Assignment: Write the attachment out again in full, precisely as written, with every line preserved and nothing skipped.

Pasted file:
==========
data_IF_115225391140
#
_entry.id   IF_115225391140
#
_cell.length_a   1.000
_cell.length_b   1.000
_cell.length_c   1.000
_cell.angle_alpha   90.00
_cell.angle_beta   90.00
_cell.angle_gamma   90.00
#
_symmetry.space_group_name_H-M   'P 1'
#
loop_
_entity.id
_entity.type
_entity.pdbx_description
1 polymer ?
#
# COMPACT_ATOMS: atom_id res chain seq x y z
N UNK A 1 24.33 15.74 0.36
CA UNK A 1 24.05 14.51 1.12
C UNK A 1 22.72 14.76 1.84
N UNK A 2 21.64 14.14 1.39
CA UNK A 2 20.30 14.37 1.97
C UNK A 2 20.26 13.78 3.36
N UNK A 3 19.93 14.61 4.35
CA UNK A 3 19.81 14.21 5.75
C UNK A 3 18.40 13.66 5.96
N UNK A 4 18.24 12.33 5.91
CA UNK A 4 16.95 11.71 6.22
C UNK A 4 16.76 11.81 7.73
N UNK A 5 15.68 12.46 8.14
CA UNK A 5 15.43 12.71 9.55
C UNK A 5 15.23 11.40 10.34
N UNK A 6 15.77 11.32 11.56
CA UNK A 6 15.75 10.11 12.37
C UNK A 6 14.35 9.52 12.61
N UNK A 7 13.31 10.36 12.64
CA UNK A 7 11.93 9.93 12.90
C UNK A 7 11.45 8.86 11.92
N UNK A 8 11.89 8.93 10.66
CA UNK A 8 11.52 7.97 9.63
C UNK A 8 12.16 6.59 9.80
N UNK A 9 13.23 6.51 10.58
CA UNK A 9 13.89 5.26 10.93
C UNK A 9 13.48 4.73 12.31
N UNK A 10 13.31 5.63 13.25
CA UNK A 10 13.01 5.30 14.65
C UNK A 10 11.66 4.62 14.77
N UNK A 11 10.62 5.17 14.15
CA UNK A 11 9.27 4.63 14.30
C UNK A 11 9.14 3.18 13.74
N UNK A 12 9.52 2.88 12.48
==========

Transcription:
data_IF_115225391140
#
_entry.id   IF_115225391140
#
_cell.length_a   1.000
_cell.length_b   1.000
_cell.length_c   1.000
_cell.angle_alpha   90.00
_cell.angle_beta   90.00
_cell.angle_gamma   90.00
#
_symmetry.space_group_name_H-M   'P 1'
#
loop_
_entity.id
_entity.type
_entity.pdbx_description
1 polymer ?
#
# COMPACT_ATOMS: atom_id res chain seq x y z
N UNK A 1 24.33 15.74 0.36
CA UNK A 1 24.05 14.51 1.12
C UNK A 1 22.72 14.76 1.84
N UNK A 2 21.64 14.14 1.39
CA UNK A 2 20.30 14.37 1.97
C UNK A 2 20.26 13.78 3.36
N UNK A 3 19.93 14.61 4.35
CA UNK A 3 19.81 14.21 5.75
C UNK A 3 18.40 13.66 5.96
N UNK A 4 18.24 12.33 5.91
CA UNK A 4 16.95 11.71 6.22
C UNK A 4 16.76 11.81 7.73
N UNK A 5 15.68 12.46 8.14
CA UNK A 5 15.43 12.71 9.55
C UNK A 5 15.23 11.40 10.34
N UNK A 6 15.77 11.32 11.56
CA UNK A 6 15.75 10.11 12.37
C UNK A 6 14.35 9.52 12.61
N UNK A 7 13.31 10.36 12.64
CA UNK A 7 11.93 9.93 12.90
C UNK A 7 11.45 8.86 11.92
N UNK A 8 11.89 8.93 10.66
CA UNK A 8 11.52 7.97 9.63
C UNK A 8 12.16 6.59 9.80
N UNK A 9 13.23 6.51 10.58
CA UNK A 9 13.89 5.26 10.93
C UNK A 9 13.48 4.73 12.31
N UNK A 10 13.31 5.63 13.25
CA UNK A 10 13.01 5.30 14.65
C UNK A 10 11.66 4.62 14.77
N UNK A 11 10.62 5.17 14.15
CA UNK A 11 9.27 4.63 14.30
C UNK A 11 9.14 3.18 13.74
N UNK A 12 9.52 2.88 12.48